Table 1 Results from Regression Analysis Utilizing Uncentered and Mean-Centered Terms a True Model: Y = 1X1 + 0 X2 + ½ X1×X2 + ε, where ε~N(0,0.1) and X1 = 1.5, X 2 = 1.0 a. Mean-centered model: OLS regression coefficients for main effects Dependent variable: Y Unstandardized Variables Coefficients Constant





(0.009) X1 − X1



Main effect of X1 at mean levels of X2


Main effect of X2 at mean levels of X1



(0.029) X2 − X2

0.736* (0.029)

( X1 − X1 )×


( X2 − X2 )





Adjusted R2


b. Uncentered model: OLS regression coefficients for simple effects Dependent variable: Y Unstandardized Variables Coefficients Constant -0.177 (0.149) X1 1.119* (0.097) X2 0.157 (0.142) X1 × X 2 0.386* (0.093) R2 N=121 Adjusted R2 * significant at 0.01 level; a standard errors are given in parentheses

t-statistic -1.189



Simple effect of X1 for X2 = 0


Simple effect of X2 for X1 = 0



0.966 0.965


Figure 1 Graphical Representation of Uncentered and Mean-centered Data in 3D Variable Space

y y

x2-x2 x2

x2 x1-x1


x1 a. Uncentered Data

b. Mean-centered Data


References Aiken, Leona S. and Stephen G. West (1991), Multiple Regression: Testing and Interpreting Interactions. Newbury Park, CA: Sage Publications. Echambadi, Raj., Inigo Arroniz, Werner Reinartz, and Junsoo Lee (2004), “A Critical Analysis of the Residual-Centering Method,” Working paper, University of Central Florida. Hammarling, S. (1985), “The Singular Value Decomposition in Multivariate Statistics,” ACM Special Interest Group in Numerical Mathematics, 20, 2-25. Irwin, Julie R. and Gary H. McClelland (2001), “Misleading Heuristics and Moderated Multiple Regression Models,” Journal of Marketing Research, 38(1), 100-09. Jaccard, James R., Robert Turrisi, and Choi K. Wan (1990), Interaction Effects in Multiple Regression, Newbury Park, CA: Sage Publications. Lance, Charles E. (1988), "Residual Centering, Exploratory and Confirmatory Moderator Analysis, and Decomposition of Effects in Path Models Containing Interactions," Applied Psychological Measurement, 12 (June), 163-75. McCullough, B. D. (1999), “Assessing the Reliability of Statistical Software: Part II,” American Statistician, 53(2), 149-59. Rokkan, Aksel I., Jan B. Heide, Kenneth H. Wathne (2003), “Specific Investments in Marketing Relationships: Expropriation and Bonding Effects,” Journal of Marketing Research 40(2), 210-224. Sharma, Subhash, Richard M. Durand, and Oded Gur-Arie (1981), "Identification and Analysis of Moderator Variables," Journal of Marketing Research, 18 (3), 291-300. Woolridge, Jeffrey M. (2001), Econometric Analysis of Cross Section and Panel Data, MIT Press.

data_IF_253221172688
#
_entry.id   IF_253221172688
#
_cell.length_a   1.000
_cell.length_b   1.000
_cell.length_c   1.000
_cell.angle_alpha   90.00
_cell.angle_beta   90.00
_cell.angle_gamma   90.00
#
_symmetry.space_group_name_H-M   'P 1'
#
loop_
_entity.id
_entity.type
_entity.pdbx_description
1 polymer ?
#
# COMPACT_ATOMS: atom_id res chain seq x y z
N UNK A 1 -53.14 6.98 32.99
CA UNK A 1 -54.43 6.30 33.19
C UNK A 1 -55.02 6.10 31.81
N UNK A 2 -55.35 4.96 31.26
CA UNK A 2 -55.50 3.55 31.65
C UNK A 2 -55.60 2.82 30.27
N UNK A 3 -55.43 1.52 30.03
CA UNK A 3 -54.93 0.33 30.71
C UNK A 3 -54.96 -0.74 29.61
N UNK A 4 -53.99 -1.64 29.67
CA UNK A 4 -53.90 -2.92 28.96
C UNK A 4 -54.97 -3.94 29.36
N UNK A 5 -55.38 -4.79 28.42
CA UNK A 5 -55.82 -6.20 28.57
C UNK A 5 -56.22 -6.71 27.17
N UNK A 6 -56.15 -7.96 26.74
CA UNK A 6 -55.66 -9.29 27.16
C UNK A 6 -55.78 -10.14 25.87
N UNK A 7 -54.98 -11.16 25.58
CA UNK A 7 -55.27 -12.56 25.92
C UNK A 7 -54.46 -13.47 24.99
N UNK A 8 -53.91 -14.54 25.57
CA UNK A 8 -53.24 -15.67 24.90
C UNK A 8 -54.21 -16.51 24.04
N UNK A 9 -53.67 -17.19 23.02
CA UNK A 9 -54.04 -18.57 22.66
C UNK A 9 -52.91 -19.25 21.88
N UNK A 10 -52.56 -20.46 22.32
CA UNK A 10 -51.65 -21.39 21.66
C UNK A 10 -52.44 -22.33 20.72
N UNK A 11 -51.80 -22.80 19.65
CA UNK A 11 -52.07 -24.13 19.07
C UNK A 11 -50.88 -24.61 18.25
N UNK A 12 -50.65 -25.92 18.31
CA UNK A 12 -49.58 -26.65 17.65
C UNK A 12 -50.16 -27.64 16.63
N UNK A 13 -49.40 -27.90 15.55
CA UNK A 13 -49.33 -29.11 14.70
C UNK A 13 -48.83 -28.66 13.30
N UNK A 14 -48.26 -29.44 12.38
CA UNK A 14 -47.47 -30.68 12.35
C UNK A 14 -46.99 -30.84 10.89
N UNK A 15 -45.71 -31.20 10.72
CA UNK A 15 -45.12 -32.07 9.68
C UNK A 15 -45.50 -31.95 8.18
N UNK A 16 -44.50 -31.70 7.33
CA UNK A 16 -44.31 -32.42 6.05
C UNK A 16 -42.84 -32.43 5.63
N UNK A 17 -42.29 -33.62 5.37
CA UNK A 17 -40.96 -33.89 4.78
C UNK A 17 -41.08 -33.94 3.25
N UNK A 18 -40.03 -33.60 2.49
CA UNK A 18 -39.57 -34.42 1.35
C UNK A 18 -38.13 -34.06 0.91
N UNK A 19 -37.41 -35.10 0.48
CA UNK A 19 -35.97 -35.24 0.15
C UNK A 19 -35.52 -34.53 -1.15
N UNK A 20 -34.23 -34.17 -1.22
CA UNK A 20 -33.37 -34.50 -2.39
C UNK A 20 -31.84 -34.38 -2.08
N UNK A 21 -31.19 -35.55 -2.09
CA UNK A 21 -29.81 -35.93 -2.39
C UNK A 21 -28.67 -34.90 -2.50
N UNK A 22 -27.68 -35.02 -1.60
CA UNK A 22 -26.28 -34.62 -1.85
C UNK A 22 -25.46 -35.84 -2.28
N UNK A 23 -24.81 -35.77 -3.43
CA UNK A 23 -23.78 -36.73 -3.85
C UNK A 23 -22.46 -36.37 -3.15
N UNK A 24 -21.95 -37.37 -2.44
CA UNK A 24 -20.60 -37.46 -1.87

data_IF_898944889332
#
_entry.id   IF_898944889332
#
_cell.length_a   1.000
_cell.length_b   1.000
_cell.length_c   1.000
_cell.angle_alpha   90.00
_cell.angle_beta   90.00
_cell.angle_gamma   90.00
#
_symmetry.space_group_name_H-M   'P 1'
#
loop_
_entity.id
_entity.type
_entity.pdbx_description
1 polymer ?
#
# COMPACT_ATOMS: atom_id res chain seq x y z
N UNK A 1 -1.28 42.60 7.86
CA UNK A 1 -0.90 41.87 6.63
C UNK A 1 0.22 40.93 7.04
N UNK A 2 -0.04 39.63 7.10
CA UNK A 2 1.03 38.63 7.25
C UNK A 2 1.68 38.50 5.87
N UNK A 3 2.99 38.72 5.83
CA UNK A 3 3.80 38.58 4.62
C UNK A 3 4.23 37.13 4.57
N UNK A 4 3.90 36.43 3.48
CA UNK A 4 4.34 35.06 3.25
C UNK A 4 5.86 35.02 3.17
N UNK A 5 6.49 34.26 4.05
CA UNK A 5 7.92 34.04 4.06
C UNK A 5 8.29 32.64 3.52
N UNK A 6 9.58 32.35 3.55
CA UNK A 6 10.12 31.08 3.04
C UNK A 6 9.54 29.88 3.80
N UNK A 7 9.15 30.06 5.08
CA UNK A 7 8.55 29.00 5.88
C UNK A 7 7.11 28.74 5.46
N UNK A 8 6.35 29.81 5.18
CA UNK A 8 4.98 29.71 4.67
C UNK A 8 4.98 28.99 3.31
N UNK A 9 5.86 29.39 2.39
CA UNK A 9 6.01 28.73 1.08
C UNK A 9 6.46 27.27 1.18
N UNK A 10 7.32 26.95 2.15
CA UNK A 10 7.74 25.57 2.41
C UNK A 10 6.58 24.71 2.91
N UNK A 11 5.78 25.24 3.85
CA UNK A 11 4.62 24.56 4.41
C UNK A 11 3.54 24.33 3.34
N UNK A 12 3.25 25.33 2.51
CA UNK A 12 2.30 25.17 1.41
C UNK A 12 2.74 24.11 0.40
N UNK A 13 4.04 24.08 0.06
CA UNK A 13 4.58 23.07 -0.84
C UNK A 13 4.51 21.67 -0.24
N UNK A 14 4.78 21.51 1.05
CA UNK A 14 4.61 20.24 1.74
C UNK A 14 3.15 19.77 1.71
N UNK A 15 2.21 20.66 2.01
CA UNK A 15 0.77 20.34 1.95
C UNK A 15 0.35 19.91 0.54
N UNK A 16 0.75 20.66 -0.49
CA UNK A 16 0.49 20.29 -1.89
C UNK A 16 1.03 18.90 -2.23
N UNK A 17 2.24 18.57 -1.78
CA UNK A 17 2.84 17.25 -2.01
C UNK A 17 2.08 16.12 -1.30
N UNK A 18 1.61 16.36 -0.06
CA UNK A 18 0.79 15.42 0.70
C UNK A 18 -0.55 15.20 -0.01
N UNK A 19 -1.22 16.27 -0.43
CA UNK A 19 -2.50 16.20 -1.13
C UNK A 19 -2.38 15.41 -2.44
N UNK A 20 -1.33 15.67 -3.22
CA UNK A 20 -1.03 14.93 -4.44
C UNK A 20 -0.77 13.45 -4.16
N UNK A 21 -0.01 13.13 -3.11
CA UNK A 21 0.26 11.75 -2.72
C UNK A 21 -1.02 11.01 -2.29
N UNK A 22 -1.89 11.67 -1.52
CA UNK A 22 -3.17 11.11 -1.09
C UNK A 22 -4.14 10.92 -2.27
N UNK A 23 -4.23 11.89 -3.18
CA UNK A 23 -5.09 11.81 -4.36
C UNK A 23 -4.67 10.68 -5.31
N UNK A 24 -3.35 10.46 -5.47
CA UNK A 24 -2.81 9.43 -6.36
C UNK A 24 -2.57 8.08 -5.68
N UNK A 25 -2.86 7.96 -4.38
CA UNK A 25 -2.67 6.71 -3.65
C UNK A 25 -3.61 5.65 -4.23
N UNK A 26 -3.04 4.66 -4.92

Proof of Theorem 1: Recall that the determinant of W-1 equals 1. So, det(W’-1X’XW-1)= det(W’-1)det(X’X)det(W-1)=det(W-1’)det(X’X)det(W-1)=det(X’X). Q.E.D.

Proof of Theorem 2: From the third row of (4), b3=a3. In this appendix, we will denote Sa by S. Using matrix multiplication of (4), the third column of SW’ is S31 S32 S33


S30 S 3c

The third row of W is [0 0 1 0 0], so the 3rd row×3rd column of WSW’ is S33. That is, SE(b3)=SE(a3)= S33 . Q.E.D. Proof of Theorem 3: From the first row of (4), the point estimates are equal. The first column of SW’ is S11 + x 2S13 S21 + x 2S 23 S31 + x 2S33 S01 + x 2S03


Sc1 + x 2Sc3

The first row of W is [1 0 x 2 0 0], so the variance of b1 (the 1st row×1st column of WSW’) is S11+2 x 2S13+ x 22S33. The variance of a1+a3 x 2 is var(a1)+2 x 2


cov(a1,a3)+ x 22var(a3)= S11+2 x 2S13+ x 22S33. That is, SE(b1)=SE(a1+a3 x 2)= S11 + 2x 2S13 + x 22S33 . Q.E.D. Proof of Theorem 4: The variance of b1- x 2b3 equals var(b1)-2 x 2 cov(b1,b3)+ x 22var(b3). From

the proofs of Theorems 2 and 3 we know that var(b3)=S33 and var(b1)= S11+2 x 2S13+ x 22S33. The first column of SW’ is S11 + x 2S13 S21 + x 2S 23 S31 + x 2S33 S01 + x 2S03 Sc1 + x 2Sc3

and the third row of W is [0 0 1 0 0], so the covariance of b1 and b3 (the 3rd row×1st column of WSW’) is S31+ x 2S33. Hence the variance of b1- x 2b3 equals S11+2 x 2S13+ x 22S33 -2 x 2(S31+ x 2S33)+ x 22S33 = S11. That is, SE(a1)=SE(b1-b3 x 2)= S11 .

Q.E.D. Proof of Theorem 5: a variant of the above.